• Wednesday, February 21, 2024
businessday logo


Finally, a vision to industrialise


With the understanding that no nation has ever stumbled into greatness, without crafting a realistic vision, the recent launch of Nigeria Industrial Revolution Plan (NIRP), along with the National Enterprise Development Programme (NEDEP) by President Goodluck Jonathan is a great leap that should be commended, and supported by stakeholders.

Visions, plans and programmes are indeed not novel in Nigeria. But the NIRP crafted by the Ministry of Industry, Trade and Investments stands out in remarkable ways. It is a plan that recognizes Nigeria’s comparative advantage in industrial capacity and takes proper cognizance of limitations and threats, rather than a mere visionary expression as found in previous documents. It is time specific, with relevant deadlines and set roles for participating/collaborating institutions. And “for the first time in Nigeria’s history, (NIRP) links our trade policy, with our investment and industrial policies”.

With a huge market comprising over 160 million people, manufactured products constituting up to 54% of Nigeria’s imports, and exports of manufactured products being only 3% of total exports, there is no doubt that Nigeria has a latent capacity to be a strong industrial country. Whatever problems the manufacturing sector is going through currently seem to largely stem from the fact that enough thought and will have not being committed to rescuing the sector from its doldrums.

The NIRP is a 5 year plan. The objective of this Plan is to increase the manufacturing sector’s contribution to GDP from the current poor 4% to 6% in 2015, and up to 10% in 2017. The plan will deliver up to 5 trillion naira revenues for the manufacturing industry annually.

While identifying industry groups where the country has comparative advantage – Agro Allied and Agro Processing; Metals and Solid Mineral Processing; Oil and Gas related industries; Construction, and Light Manufacturing, the NIRP addresses pertinent issues that have been a clog in the wheel for industrial success such as high cost of funding, availability of relevant skills, infrastructure and power, harsh investment climate and products standards.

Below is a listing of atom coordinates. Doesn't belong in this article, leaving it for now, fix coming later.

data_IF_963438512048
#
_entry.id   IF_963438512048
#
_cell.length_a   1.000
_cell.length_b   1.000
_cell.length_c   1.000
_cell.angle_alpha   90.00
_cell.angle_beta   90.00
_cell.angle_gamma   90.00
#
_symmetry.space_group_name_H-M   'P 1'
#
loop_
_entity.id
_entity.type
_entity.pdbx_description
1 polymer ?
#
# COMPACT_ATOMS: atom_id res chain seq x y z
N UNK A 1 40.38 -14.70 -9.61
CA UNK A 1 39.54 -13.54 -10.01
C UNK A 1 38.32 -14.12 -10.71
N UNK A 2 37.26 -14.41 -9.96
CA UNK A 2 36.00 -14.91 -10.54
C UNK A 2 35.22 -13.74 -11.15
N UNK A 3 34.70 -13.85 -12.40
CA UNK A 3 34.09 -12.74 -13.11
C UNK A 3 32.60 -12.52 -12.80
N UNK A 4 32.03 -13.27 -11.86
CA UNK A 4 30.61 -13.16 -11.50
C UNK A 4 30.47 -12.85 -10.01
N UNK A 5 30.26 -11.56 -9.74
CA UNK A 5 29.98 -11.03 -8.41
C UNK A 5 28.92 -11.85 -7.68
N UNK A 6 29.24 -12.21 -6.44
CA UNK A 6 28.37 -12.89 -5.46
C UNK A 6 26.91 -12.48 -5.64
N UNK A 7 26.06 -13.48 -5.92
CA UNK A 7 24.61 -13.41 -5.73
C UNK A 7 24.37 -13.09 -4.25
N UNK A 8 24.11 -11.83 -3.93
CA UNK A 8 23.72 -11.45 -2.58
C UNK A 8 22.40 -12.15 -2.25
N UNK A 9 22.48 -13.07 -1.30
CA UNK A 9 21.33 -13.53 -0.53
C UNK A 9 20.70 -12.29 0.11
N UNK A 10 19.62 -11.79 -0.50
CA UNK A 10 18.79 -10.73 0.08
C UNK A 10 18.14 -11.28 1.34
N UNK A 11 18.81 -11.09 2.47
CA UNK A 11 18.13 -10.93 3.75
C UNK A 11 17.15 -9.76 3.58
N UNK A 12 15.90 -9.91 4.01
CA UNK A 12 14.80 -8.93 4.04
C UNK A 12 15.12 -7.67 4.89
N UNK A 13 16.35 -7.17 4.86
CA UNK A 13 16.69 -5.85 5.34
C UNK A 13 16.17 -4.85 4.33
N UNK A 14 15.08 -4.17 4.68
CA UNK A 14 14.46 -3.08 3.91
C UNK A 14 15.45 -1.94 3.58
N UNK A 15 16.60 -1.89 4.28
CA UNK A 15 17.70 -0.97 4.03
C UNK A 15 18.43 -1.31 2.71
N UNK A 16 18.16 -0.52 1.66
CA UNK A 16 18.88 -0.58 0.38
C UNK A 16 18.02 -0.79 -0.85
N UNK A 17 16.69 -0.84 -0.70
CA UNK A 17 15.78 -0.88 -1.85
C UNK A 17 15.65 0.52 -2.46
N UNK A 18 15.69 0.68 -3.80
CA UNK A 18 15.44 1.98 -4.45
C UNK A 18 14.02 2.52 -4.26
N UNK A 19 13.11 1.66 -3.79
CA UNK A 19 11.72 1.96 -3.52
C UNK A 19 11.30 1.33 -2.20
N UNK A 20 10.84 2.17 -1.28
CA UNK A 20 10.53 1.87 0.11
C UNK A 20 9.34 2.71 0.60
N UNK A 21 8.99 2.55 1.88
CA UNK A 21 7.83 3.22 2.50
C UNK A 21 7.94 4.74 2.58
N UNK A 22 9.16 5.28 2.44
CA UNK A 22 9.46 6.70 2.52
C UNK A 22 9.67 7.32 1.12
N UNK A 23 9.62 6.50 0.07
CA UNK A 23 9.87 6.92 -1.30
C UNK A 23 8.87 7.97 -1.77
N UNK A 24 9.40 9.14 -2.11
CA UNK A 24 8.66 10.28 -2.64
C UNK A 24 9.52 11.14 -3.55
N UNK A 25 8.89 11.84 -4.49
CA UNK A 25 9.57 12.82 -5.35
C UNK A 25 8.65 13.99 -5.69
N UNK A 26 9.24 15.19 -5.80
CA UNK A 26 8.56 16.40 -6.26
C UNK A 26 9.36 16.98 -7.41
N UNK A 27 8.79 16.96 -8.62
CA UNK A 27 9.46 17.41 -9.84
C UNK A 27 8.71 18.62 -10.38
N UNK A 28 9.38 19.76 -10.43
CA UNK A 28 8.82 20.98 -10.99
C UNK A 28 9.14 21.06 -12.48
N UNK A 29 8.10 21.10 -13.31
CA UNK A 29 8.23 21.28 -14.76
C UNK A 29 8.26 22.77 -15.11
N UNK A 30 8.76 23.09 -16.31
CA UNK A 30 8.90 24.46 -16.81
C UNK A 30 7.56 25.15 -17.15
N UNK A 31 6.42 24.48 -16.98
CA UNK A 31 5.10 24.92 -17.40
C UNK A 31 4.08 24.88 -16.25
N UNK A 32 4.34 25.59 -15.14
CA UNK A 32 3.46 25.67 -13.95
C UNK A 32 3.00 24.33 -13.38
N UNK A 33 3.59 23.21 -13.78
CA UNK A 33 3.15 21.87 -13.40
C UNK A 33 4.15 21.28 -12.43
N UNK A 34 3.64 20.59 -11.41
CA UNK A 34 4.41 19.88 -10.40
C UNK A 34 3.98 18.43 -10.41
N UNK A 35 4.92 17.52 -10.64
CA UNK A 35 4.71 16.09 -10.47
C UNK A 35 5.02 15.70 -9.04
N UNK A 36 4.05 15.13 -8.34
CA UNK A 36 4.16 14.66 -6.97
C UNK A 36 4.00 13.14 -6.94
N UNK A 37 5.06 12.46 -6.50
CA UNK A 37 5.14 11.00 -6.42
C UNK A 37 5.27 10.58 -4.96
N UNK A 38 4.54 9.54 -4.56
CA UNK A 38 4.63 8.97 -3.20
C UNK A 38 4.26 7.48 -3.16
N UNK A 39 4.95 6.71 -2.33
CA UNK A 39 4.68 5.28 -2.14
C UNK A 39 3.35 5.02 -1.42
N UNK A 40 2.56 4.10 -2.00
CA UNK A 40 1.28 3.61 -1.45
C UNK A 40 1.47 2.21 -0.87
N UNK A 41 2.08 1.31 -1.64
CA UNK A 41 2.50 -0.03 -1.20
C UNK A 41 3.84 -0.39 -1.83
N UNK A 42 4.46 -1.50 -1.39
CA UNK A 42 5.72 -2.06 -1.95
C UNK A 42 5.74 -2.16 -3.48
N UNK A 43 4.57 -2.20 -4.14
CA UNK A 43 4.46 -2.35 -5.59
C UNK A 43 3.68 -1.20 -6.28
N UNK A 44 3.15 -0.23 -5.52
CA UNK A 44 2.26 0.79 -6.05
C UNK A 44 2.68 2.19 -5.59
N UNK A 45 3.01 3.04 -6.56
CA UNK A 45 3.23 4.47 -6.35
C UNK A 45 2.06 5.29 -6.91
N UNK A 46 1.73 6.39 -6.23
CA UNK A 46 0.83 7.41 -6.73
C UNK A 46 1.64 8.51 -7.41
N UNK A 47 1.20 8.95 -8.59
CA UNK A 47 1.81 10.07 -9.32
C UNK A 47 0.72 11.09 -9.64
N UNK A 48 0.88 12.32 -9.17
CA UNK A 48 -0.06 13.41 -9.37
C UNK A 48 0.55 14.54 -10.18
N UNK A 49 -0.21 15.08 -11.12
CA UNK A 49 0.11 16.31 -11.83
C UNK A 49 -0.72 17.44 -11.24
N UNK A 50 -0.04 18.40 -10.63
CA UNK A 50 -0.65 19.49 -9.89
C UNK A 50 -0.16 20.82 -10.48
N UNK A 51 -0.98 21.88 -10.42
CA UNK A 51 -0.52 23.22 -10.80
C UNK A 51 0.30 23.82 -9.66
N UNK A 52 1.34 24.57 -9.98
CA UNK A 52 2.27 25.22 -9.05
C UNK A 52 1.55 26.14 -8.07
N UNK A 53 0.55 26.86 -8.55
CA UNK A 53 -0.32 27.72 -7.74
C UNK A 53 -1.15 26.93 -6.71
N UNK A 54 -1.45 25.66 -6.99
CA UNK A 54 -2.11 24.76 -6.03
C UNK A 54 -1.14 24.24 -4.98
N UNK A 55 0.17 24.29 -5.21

No industrial development or expansion in the magnitude that is expected through the NIRP can occur without a plan to grow and strengthen entrepreneurship. Thus it is not surprising that the NEDEP was launched alongside the NIRP. Available records show that there are over 17 million micro, small and medium enterprises in Nigeria contributing approximately 47% to the country’s GDP. These enterprises employ over 32 million people, thus employing 75% per cent of employed Nigerians.

NEDEP is a strategic plan that is designed to create up to 3.5 million direct and indirect jobs in a period of three years. The Plan comprises initiatives that will tackle the major challenges the MSMEs face like: costly credit, difficult access to regional and global markets, dearth of required skills, poor infrastructure and high cost of doing business. It is remarkable that this enterprise development plan, for the first time recognizes the need for relevant agencies to collaborate towards strengthening enterprises, rather than the divergent approaches and activities of the past.

While we commend Olusegun Aganga, minister of industry, trade and investment for  his remarkable leadership and visionary capacity shown through the delivery of these two fundamental development plans, and the entire inter-ministerial teams that collaborated, we are very much anxious over the actual implementation of the plans and want to see these plans pursued holistically with appropriate zeal and will.

The launch of the NIRP and NEDEP should not go the way of other plans in the country, and they should not be used solely for the sake of securing political capital in a season when gerrymandering is the game.